If you’re coming from Florida’s West coast, there will be a ride on the 21st headed from Crystal River HD. Breakfast will be served between 7:00 am and 7:30 am. Riders will leave at 9AM for Stormy Hill HD in Clermont for lunch. After lunch, the ride will head for Destination Daytona.

Video documentary available:
Ride With Thunder

$5 Camera Mount For Your Bike

I’ve been looking around the web for some camera mount ideas, and found an instructional video for a $5 version over at Helmet Hair Motorcycle Blog. Instruction Video $5 Camera Mount

Considering that these things can run anywhere from $99 to $280, finding a McGyver solution is always great.

Pashnit Motorcycle Tours found an interesting adaptation out on the road in California. It was a camera bag with a hole cut in the front and bungeed to the tank bag. The video camera is protected by foam stuffed in the bag.

If you’re interested in not taking chances with your camera, there are some camera mount options out there that someone’s actually tested.

  • CamMount makes a handlebar mount that will fit on an bike, and they’re running a sale right now, so it’s $40 off the grip action models (weigh about 4 lbs).
  • I also checked out my ride on RAM Mounting Systems (’03 Heritage Classic Softail), and got a list of parts, but no real solution that actually showed me what to purchase to make it work – so good luck with there. Too bad too, because they had some good looking aqua boxes that might have been handy in bad weather.
  • Same problem with the Saeng site. I imagine there’s a set up that will work for a video and/or digital camera, but they didn’t have the quick find so I bailed.
  • Now, if you’re on a sport bike, you’re in luck. Sport Bike Cam has a great sport bike solution, excellent instructions for use and mounting, and you can purchase it directly from their site.

If you’re looking for a high-end camera and mounting system, check out Twenty20 Cameras. They make both helmet and motorcycle mount cameras, they don’t try and sell you something you don’t need, and they put a lot into a small package for a good price.

Their VholdR wearable camrecorder looks like it would be a great
solution for anyone on a bike. It records up to 100 minutes onto a microSD. Is water, dirt and shock resistant. Will mount to a helmet or handlebars. Looks simple and highly functional. I think I’ve talked myself into one!

Bears, Eating and Bike Week 2008

Riding down for Bike Week is great. There are bikes everywhere, people everywhere, drinking everywhere, and sometimes bad things happen. So, rather than warn everyone, I thought I’d share a couple of handy map mash-ups from the folks at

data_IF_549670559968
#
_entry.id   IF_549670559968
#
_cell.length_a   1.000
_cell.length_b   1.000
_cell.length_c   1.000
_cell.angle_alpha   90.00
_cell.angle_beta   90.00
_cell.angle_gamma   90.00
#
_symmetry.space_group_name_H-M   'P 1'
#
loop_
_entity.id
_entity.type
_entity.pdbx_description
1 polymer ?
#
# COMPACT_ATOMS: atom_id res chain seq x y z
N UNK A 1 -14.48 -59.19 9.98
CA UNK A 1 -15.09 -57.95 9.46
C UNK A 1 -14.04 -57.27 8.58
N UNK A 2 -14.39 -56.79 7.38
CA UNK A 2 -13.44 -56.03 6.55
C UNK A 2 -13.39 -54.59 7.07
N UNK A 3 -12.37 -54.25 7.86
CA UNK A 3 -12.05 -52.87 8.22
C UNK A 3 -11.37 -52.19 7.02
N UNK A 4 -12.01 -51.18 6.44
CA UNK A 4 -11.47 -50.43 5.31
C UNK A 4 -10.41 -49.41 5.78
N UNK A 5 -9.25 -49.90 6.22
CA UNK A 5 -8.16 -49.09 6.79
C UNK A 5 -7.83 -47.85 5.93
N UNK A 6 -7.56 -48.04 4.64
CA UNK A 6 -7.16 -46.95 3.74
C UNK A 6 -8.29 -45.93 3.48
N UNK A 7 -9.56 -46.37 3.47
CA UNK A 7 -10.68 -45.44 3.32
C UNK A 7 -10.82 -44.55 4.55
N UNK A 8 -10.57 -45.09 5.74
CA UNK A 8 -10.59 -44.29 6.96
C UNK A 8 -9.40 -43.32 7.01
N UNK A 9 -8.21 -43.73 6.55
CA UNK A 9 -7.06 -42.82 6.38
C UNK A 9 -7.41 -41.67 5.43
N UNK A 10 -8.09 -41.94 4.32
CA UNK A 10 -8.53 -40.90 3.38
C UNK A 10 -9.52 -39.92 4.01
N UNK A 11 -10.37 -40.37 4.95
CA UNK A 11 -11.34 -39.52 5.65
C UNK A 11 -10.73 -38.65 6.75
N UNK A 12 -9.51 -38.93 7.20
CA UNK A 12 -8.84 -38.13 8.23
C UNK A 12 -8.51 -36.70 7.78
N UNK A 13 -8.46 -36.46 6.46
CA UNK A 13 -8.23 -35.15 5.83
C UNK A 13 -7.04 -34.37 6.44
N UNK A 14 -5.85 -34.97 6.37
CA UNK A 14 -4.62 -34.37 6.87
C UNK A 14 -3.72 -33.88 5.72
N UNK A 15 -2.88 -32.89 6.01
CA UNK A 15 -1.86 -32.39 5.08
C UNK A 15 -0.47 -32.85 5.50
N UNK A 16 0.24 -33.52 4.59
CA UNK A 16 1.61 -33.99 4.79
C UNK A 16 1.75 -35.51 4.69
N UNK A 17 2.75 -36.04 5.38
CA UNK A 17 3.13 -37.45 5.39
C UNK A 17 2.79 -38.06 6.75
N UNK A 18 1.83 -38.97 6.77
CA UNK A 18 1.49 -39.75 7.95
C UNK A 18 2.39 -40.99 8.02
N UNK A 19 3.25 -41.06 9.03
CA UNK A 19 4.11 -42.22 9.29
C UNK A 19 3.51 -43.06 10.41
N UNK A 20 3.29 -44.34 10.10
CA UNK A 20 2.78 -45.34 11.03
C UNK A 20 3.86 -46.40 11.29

First – Bears!! I’m with Stephen Colbert on this one: we’re all still in the dark regarding where they use the bathroom, they hock everything from cereal to gelatinous candy, and even young ones outweigh a Rottweiler. If you’re headed to or from Daytona via the Ocala National Forest, don’t make the mistake of thinking bears are hibernating so won’t be out. Be careful. You don’t want to hit one. Here’s a map of where some bears have been found on Florida’s popular roads.
Second – Eating!! OK, enough about safety and bears. You want to know where to eat, so here are a couple of searchable listings that give you some listings/reviews and health inspection reports.
And, you probably need some coupons, so here’s a link for some local eateries.

Book Review: Hawk Hagebak’s Motorcycle Adventures

Good books with decent maps are hard to come by. They’re either too long on copy and too short on route information, or just spend too much time on being a tourist guide book than on being a book for riders.

I love to take a good ride book with me and bust it open each night to get ideas for the next day’s ride. Hawk Hagebak has a great series of books titled Motorcycle Adventures that are geographically based, so if you know where you’re going, you take along a book and have enough rides for an entire week. There are three in the collection, and all cover the south, primarily TN, NC, and GA. Hawk also maintains a site called Motohawk. A review in case you’re curious from and a sample ride in the Southern Appalachians.

I found my copies of his books in a Harley shop in Chattanooga TN, and ended up using some of the rides from the North Georgia portion the next day. You can find used copies on Amazon for about $11.00 apiece.

For additional rides outside Florida, check out the Ride America blog.

Review: Hugger Gloves

The Basics
• Made of 100% Technaline® cowhide – waterproof leather.
• Leather is 1.0 millimeter thick vs .6 – .8 mm for most gloves.
• Soft as a baby’s bottom!
• Conforms to your hands, doesn’t loosen with wear.
• Comes in lined, lightly lined, and unlined.
• Styles include full-finger, fingerless, perforated and cut-away.
• Gel palm and some versions have velcro fastener.
• Sizes Available: (W) XS to XL; (M) S to XL
• Price range*: $75.95 – $99.95

• Owner: Samich
• What I’ve got: Blk/Blk, XS
• Where I bought it: From the friendly folks at Cartersville HD

The Review